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On server1, we had an NFS share mounted from server2 like this:


Recently, we took down server2 to install a new OS on it. Now we can't get NFS setup the way it was. When I do this:

ls -l /nfs/server2

and it's empty. So therefore I cannot mount my share at /nfs/server2/share.

When I try to create /nfs/server2/share directory, I get

mkdir: cannot create directory `share': No such file or directory

I think this is because it doesn't really think the /nfs/server2 directory really exists. Even if I use the -p option with mkdir, it doesn't work.

Next I tried to remove /nfs/server2 so I could just recreate it. I try to rm -r /nfs/server2 but I get

rm: cannot remove directory `/nfs/server2': Device or resource busy

So now I'm at a loss. I need to mount this NFS share in the same exact place on server1 (at /nfs/server2/share) because other software on server1 depend on this. But if I can't create that share directory and I can't remove that directory, what do I do?

Also, just for testing, I attempted to mount the share at /nfs/testing/share and it mounted just fine. But like I said, I need to mount it back in the same location.


The server2 is not mounted in any way on server1. I think that the problem started when another admin took down server2 to reinstall the OS without first unmounting the share on server1. I'm not sure if that makes a difference or not. In any case, mount | grep server2 shows nothing and there is nothing in fstab.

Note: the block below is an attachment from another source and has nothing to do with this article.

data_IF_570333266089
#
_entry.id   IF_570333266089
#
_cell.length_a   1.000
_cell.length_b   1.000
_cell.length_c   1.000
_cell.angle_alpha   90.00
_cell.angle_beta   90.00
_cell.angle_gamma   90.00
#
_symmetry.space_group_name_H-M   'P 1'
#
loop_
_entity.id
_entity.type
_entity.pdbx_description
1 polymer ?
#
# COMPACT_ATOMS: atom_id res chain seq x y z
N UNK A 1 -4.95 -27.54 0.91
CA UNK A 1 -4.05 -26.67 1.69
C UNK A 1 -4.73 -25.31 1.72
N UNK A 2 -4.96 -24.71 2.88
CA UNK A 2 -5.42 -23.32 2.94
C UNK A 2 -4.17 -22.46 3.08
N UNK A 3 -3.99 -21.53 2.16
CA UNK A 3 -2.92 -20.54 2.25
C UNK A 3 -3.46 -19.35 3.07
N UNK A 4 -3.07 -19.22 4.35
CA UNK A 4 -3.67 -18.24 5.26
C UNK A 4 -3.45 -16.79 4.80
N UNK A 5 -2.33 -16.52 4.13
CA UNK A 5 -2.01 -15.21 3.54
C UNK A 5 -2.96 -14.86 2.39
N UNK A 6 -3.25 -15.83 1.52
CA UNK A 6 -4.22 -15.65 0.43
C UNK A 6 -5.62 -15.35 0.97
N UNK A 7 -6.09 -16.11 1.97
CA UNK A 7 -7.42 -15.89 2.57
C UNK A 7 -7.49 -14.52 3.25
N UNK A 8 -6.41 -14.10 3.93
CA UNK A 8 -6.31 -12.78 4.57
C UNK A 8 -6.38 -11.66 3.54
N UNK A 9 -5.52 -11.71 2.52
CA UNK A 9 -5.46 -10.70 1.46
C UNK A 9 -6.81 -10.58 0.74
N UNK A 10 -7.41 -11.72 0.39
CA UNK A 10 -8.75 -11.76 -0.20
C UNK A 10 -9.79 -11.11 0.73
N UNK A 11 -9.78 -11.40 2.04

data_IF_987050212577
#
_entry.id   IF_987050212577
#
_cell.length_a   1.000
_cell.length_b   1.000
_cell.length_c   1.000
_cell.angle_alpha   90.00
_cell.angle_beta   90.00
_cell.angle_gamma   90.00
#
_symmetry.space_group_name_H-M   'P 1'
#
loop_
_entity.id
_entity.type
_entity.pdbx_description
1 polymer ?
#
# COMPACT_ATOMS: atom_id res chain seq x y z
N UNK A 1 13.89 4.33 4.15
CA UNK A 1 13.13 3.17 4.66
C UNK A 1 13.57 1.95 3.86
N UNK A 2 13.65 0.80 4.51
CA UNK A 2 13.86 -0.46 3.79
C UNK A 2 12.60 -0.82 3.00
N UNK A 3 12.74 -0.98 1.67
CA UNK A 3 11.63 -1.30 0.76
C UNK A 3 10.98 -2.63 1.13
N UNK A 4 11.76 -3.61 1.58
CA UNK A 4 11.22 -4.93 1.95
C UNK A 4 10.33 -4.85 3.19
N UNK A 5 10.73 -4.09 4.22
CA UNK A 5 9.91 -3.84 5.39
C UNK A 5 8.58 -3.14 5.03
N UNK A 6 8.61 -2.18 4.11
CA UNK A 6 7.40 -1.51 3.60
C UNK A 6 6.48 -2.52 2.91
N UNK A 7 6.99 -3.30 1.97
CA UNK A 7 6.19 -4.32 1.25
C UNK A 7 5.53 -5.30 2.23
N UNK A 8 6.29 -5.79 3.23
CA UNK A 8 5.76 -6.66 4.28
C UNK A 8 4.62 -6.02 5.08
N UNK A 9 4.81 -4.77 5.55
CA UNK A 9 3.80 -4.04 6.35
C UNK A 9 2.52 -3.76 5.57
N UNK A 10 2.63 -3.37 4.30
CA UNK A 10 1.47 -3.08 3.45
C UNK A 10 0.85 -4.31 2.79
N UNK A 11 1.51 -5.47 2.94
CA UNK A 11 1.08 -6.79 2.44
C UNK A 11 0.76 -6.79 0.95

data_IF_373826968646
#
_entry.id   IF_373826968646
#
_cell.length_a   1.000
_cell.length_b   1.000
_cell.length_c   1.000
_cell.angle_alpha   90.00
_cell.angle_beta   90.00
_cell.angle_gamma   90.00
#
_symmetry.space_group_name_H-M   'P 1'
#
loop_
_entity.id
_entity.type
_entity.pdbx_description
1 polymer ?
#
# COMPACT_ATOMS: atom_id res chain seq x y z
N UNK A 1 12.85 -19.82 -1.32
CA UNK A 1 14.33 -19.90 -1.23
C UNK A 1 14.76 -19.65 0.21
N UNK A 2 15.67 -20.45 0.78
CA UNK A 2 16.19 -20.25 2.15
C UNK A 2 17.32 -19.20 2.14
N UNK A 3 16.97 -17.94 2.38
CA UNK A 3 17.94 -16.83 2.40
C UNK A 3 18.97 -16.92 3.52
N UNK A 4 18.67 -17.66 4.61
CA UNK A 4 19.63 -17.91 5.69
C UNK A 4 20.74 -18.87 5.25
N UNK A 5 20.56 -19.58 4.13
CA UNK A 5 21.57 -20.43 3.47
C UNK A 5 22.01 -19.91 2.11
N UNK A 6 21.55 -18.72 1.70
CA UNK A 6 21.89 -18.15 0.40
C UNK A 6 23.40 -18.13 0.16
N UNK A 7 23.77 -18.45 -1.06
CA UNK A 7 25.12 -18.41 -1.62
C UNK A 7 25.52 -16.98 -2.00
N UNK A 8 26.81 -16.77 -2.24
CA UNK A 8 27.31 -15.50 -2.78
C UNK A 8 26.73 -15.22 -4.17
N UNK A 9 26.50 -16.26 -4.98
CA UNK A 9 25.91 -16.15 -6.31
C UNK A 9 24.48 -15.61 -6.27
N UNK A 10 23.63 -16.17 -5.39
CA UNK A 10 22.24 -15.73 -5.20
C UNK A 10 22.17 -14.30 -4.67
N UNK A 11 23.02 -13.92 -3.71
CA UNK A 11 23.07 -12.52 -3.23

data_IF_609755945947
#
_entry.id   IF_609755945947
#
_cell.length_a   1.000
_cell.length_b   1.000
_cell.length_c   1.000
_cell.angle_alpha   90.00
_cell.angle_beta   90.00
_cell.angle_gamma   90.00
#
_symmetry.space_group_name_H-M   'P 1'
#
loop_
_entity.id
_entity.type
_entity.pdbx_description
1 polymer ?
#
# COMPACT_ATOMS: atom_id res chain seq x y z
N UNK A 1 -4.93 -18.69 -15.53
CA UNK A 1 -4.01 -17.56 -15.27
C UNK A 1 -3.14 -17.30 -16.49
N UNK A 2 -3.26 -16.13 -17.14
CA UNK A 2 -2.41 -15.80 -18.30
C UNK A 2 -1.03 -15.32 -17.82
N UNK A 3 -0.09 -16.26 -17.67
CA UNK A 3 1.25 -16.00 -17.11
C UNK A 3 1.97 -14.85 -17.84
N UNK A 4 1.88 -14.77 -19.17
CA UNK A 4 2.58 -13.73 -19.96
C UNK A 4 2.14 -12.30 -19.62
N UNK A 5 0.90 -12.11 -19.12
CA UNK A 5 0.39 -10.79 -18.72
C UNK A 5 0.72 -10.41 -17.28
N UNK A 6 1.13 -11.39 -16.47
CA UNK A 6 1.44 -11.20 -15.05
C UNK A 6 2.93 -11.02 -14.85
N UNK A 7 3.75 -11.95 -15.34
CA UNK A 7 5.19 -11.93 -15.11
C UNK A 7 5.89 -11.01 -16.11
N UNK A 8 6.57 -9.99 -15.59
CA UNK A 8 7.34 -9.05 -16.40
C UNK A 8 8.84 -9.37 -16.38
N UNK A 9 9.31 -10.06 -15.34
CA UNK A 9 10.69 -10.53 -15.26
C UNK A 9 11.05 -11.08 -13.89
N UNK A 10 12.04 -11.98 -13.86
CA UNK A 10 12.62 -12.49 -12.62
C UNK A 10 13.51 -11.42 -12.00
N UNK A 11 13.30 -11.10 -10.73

Apparently automount was running on server1 and that service was keeping me from deleting that old NFS directory. Lack-of-communication-between-sysadmins FTL...

I suppose that the way to solve this problem would have been to grep for some process or service that is using that directory I tried to delete. But I don't know how to do that.

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up vote 1 down vote accepted

For future reference, the mount --move switch is very useful to move a misbehaving mount out of the way. See also the umount -l option.

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you can find out what processes are using what files with lsof.

You will need to run this as root to access all the information about processes on your machine.

Unix treats almost everything as files , so you can also get a list of network resources in use.


lsof | grep TCP

a great diagnostic tool!

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